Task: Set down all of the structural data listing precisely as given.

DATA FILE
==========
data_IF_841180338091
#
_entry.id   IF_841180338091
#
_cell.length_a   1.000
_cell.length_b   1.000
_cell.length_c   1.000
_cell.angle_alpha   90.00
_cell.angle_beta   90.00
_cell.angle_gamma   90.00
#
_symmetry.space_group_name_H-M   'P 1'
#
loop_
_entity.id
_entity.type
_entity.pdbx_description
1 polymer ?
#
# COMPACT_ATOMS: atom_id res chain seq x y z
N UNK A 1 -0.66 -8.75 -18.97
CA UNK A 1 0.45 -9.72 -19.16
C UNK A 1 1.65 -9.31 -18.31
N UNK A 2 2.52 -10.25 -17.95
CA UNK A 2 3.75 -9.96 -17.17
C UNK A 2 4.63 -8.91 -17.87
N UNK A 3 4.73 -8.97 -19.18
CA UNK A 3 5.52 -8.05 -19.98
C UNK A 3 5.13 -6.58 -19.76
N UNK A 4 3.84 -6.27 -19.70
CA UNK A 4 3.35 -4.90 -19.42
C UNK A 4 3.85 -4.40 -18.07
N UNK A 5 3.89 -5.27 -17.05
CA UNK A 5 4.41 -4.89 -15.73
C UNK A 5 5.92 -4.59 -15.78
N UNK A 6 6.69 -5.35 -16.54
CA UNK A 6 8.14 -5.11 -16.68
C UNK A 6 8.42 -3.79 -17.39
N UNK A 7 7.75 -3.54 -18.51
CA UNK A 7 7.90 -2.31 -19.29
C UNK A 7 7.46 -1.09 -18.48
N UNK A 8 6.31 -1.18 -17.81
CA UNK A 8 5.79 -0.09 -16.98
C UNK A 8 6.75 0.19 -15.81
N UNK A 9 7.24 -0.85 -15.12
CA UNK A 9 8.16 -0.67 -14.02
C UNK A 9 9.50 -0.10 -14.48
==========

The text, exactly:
data_IF_841180338091
#
_entry.id   IF_841180338091
#
_cell.length_a   1.000
_cell.length_b   1.000
_cell.length_c   1.000
_cell.angle_alpha   90.00
_cell.angle_beta   90.00
_cell.angle_gamma   90.00
#
_symmetry.space_group_name_H-M   'P 1'
#
loop_
_entity.id
_entity.type
_entity.pdbx_description
1 polymer ?
#
# COMPACT_ATOMS: atom_id res chain seq x y z
N UNK A 1 -0.66 -8.75 -18.97
CA UNK A 1 0.45 -9.72 -19.16
C UNK A 1 1.65 -9.31 -18.31
N UNK A 2 2.52 -10.25 -17.95
CA UNK A 2 3.75 -9.96 -17.17
C UNK A 2 4.63 -8.91 -17.87
N UNK A 3 4.73 -8.97 -19.18
CA UNK A 3 5.52 -8.05 -19.98
C UNK A 3 5.13 -6.58 -19.76
N UNK A 4 3.84 -6.27 -19.70
CA UNK A 4 3.35 -4.90 -19.42
C UNK A 4 3.85 -4.40 -18.07
N UNK A 5 3.89 -5.27 -17.05
CA UNK A 5 4.41 -4.89 -15.73
C UNK A 5 5.92 -4.59 -15.78
N UNK A 6 6.69 -5.35 -16.54
CA UNK A 6 8.14 -5.11 -16.68
C UNK A 6 8.42 -3.79 -17.39
N UNK A 7 7.75 -3.54 -18.51
CA UNK A 7 7.90 -2.31 -19.29
C UNK A 7 7.46 -1.09 -18.48
N UNK A 8 6.31 -1.18 -17.81
CA UNK A 8 5.79 -0.09 -16.98
C UNK A 8 6.75 0.19 -15.81
N UNK A 9 7.24 -0.85 -15.12
CA UNK A 9 8.16 -0.67 -14.02
C UNK A 9 9.50 -0.10 -14.48